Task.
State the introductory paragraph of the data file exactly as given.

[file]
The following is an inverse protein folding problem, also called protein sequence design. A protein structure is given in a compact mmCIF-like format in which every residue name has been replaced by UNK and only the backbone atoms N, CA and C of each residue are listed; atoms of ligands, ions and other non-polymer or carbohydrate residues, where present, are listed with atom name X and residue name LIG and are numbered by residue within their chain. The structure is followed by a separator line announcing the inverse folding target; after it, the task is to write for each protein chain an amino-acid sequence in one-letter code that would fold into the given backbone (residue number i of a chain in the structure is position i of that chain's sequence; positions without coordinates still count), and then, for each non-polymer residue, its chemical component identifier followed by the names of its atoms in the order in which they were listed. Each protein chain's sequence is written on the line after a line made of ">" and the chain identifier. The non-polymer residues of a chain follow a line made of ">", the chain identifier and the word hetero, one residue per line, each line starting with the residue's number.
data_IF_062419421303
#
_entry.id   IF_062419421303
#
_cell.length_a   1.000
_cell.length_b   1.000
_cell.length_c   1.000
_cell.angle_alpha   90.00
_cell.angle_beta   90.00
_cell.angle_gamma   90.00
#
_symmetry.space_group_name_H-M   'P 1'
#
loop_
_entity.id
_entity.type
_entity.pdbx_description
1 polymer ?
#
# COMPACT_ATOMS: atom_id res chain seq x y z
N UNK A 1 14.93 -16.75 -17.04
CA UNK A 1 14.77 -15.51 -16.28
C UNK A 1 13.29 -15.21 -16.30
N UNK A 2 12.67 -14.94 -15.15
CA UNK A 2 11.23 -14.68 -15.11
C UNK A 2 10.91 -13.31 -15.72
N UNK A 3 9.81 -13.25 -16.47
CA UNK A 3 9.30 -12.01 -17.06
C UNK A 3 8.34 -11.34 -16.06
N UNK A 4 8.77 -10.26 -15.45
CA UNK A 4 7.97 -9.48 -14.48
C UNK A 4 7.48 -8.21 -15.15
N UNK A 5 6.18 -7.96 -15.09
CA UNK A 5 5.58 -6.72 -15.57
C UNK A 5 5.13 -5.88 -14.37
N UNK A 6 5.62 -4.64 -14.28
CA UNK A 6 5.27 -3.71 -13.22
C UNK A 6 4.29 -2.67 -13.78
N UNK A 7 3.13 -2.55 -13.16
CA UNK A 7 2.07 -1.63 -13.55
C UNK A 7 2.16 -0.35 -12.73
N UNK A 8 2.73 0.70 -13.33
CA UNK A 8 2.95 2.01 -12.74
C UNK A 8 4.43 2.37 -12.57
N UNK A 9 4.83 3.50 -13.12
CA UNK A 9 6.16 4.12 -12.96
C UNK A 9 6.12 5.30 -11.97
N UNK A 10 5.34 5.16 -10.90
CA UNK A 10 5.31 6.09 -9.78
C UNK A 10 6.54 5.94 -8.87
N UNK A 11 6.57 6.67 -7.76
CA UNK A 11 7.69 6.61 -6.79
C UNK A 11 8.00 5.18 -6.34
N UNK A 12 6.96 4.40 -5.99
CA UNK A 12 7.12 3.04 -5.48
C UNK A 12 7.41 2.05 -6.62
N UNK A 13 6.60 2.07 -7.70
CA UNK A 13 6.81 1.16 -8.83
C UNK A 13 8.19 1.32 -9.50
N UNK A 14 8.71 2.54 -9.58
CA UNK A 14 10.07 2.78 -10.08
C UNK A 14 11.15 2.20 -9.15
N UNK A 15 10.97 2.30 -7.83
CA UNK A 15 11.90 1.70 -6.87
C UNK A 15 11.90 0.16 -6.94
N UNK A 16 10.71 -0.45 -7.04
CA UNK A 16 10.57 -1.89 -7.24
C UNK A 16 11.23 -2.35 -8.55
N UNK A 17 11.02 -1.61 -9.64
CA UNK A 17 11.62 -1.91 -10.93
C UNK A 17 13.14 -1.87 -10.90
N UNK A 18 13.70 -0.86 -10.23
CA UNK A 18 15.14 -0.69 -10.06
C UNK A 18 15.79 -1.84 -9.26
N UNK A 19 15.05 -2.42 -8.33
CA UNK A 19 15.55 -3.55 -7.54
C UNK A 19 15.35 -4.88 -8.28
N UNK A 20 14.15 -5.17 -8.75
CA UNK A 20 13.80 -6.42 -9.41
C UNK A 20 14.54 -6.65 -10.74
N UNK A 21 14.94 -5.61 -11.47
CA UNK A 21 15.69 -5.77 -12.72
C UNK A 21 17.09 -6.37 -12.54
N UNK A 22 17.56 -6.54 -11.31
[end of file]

The following is an inverse protein folding problem, also called protein sequence design. A protein structure is given in a compact mmCIF-like format in which every residue name has been replaced by UNK and only the backbone atoms N, CA and C of each residue are listed; atoms of ligands, ions and other non-polymer or carbohydrate residues, where present, are listed with atom name X and residue name LIG and are numbered by residue within their chain. The structure is followed by a separator line announcing the inverse folding target; after it, the task is to write for each protein chain an amino-acid sequence in one-letter code that would fold into the given backbone (residue number i of a chain in the structure is position i of that chain's sequence; positions without coordinates still count), and then, for each non-polymer residue, its chemical component identifier followed by the names of its atoms in the order in which they were listed. Each protein chain's sequence is written on the line after a line made of ">" and the chain identifier. The non-polymer residues of a chain follow a line made of ">", the chain identifier and the word hetero, one residue per line, each line starting with the residue's number.